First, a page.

Glucokinase (GCK). GCK is the rate-limiting step in the metabolism of glucose and acts as the cellular sensor of glucose concentrations. Activation of GCK lowers the threshold for glucose-stimulated insulin secretion (‘resetting’ of the glucose-stimulated insulin release threshold), thus causing hypoglycaemia. The first activating mutation in the GCK gene was Val455Met which was a single-base change, resulting in the substitution of methionine for valine at codon 455 [50]. When expressed in vitro, the Val455Met mutation increased the affinity of GCK for glucose. Several other patients with activating mutations in the GCK gene have now been reported [51, 52,] all responsive to medical therapy with diazoxide. However a case of severe HH due to a ‘de novo’ mutation in GCK gene (Y214C) was reported which failed to respond to medical therapy [53]. Functional studies of this mutant showed a sixfold increase in its affinity for glucose, and histology of the resected pancreas in this patient revealed abnormally large and hyperfunctional islets. It is unclear, why this patient failed to respond to diazoxide, one possibility being that the dose of diazoxide was insufficient.

SCHAD Deficiency. SCHAD, encoded by the HADHSC gene, is an intramitochondrial enzyme that catalyzes the penultimate reaction in the β-oxidation of fatty acids, the NAD+-dependent dehydrogenation of 3-hydroxyacyl-CoA to the corresponding 3-ketoacyl-CoA. So far 3 patients with mutations in the HADHSC gene and HH have been reported [18, 54, 55]. The clinical presentation can be heterogeneous, either with mild late-onset hypoglycaemia or severe neonatal hypoglycaemia. The acylcarnitine profile in all reported patients has demonstrated raised hydroxybutyrylcarnitine levels, and urinary organic acids showed raised 3-hydroxyglutarate concentrations with decreased expression and function of SCHAD.

The mechanism of how a defect in the HADHSC gene leads to dysregulated insulin secretion is unclear at present. Fatty acids increase insulin secretion by affecting the concentrations of long-chain fatty acyl derivatives as a result of the inhibitory effect of citrate and malonyl-CoA on the rate-controlling carnitine palmitoyltransferase-1, but it is unclear how defects in SCHAD lead to unregulated insulin secretion. Interestingly, Foxa2 (HNF3β) has recently been shown to be involved in regulating the expression of the HADHSC gene, with studies in Foxa2-deficient β-cells showing a threefold downregulation of HADHSC gene transcripts along with the ability of Foxa2 to bind to and activate this gene [56]. Further studies will give new insights into how defects in the HADHSC gene lead to HH. Figure 3 summarizes the known genetic causes of HH.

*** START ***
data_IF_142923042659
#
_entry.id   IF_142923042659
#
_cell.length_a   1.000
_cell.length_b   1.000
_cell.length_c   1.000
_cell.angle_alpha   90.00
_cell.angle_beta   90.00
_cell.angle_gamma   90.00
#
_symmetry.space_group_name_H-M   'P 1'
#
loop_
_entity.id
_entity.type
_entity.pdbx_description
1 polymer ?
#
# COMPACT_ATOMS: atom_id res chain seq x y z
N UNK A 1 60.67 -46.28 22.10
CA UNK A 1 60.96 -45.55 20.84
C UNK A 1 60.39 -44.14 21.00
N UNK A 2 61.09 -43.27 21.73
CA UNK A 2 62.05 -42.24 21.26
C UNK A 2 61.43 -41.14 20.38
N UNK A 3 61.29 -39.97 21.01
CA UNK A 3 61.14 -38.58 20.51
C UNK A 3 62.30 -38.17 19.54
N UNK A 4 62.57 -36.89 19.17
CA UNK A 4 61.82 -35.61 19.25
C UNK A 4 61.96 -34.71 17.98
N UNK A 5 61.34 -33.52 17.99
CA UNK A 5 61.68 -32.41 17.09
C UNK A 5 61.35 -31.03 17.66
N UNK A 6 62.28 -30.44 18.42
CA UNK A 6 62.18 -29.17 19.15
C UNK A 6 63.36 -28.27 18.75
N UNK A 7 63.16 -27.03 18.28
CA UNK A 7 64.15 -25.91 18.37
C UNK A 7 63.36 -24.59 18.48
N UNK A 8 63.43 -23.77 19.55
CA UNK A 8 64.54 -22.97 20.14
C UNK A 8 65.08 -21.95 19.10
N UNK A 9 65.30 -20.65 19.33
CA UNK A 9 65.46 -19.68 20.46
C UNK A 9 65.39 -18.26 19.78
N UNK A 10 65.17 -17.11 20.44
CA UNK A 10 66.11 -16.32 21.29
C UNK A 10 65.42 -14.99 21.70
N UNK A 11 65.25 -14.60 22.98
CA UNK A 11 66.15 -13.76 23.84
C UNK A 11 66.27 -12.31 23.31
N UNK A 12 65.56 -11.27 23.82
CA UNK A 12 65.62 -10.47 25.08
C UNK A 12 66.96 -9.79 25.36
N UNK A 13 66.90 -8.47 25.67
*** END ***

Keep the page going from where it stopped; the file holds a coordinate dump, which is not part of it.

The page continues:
Fig. 3

Summary of the known genetic causes of HH. Mutations in the genes ABCC8 and KCNJ11 (encoding SUR1 and KIR6.2, respectively, of the KATP channel) are the commonest causes of CHI. The molecular mechanisms leading to HH due to mutations in the genes HADHSC (encoding SCHAD) and HNF4alpha are still unclear. HNF4A = Hepatic nuclear transcription factor 4 alpha; NH3 = ammonia. For explanation of the other abbreviations see text.

http://www.karger.com/WebMaterial/ShowPic/262189

Exercise-Induced HH. In exercise-induced HH, strenuous physical exercise leads to inappropriate insulin release from β-cells causing postexercise hypoglycaemia [23]. These patients show an increased insulin secretion in response to intravenous pyruvate administration in comparison with control patients [23]. The molecular mechanism/s of how exogenous pyruvate triggers an inappropriate insulin secretion in these patients is/are still unclear.

Histology of CHI

Nesidioblastosis is a histological term which describes islets budding off from exocrine ducts but it is not specific for CHI [4]. It can also be observed in some normoglycaemic infants. Although two major histological forms of the disease have been described (diffuse and focal), there are still some cases which represent a diagnostic challenge, as they cannot be easily classified into focal or diffuse [57]. Both the diffuse and focal forms share a similar clinical presentation, but result from different pathphysiological and molecular mechanisms. In addition, diffuse CHI usually presents as an autosomal recessive disorder, whereas focal CHI is sporadic.

The typical diffuse form affects all the β-cells and is most commonly due to recessive mutations in the genes encoding the two subunits of the KATP channel. Typical diffuse disease is characterized by an increase in the size of the pancreatic β-cell nuclei throughout the pancreas.

The ‘focal’ form (focal adenomatous pancreatic hyperplasia) of CHI is found in about 40–50% of the children and appears to be localized to one region of the pancreas. The genetic defect in the focal form consists of germline mutations in the paternal allele of ABCC8 and KCNJ11 genes, encoding SUR1 and KIR6.2, respectively, on chromosome 11p15. In addition, the lesion exhibits a somatic loss of a part of the maternally inherited chromosome 11p which includes imprinted maternally expressed tumour suppressor genes (H19 and P57KIP2), paternally expressed insulin growth factor-2, as well as (non-imprinted) SUR1/Kir6. This results in a corresponding reduction to homozygosity of the paternal mutation, and the outcome is unregulated insulin secretion. β-Cells within the focal lesion do not express p57KIP2, but insulin growth factor-2 is mildly increased. The somatic loss of heterozygosity is associated with increased proliferation [58, 59]. The focal lesion is different from the insulinoma (also called adenoma) in histology and molecular mechanisms of insulin secretion [60].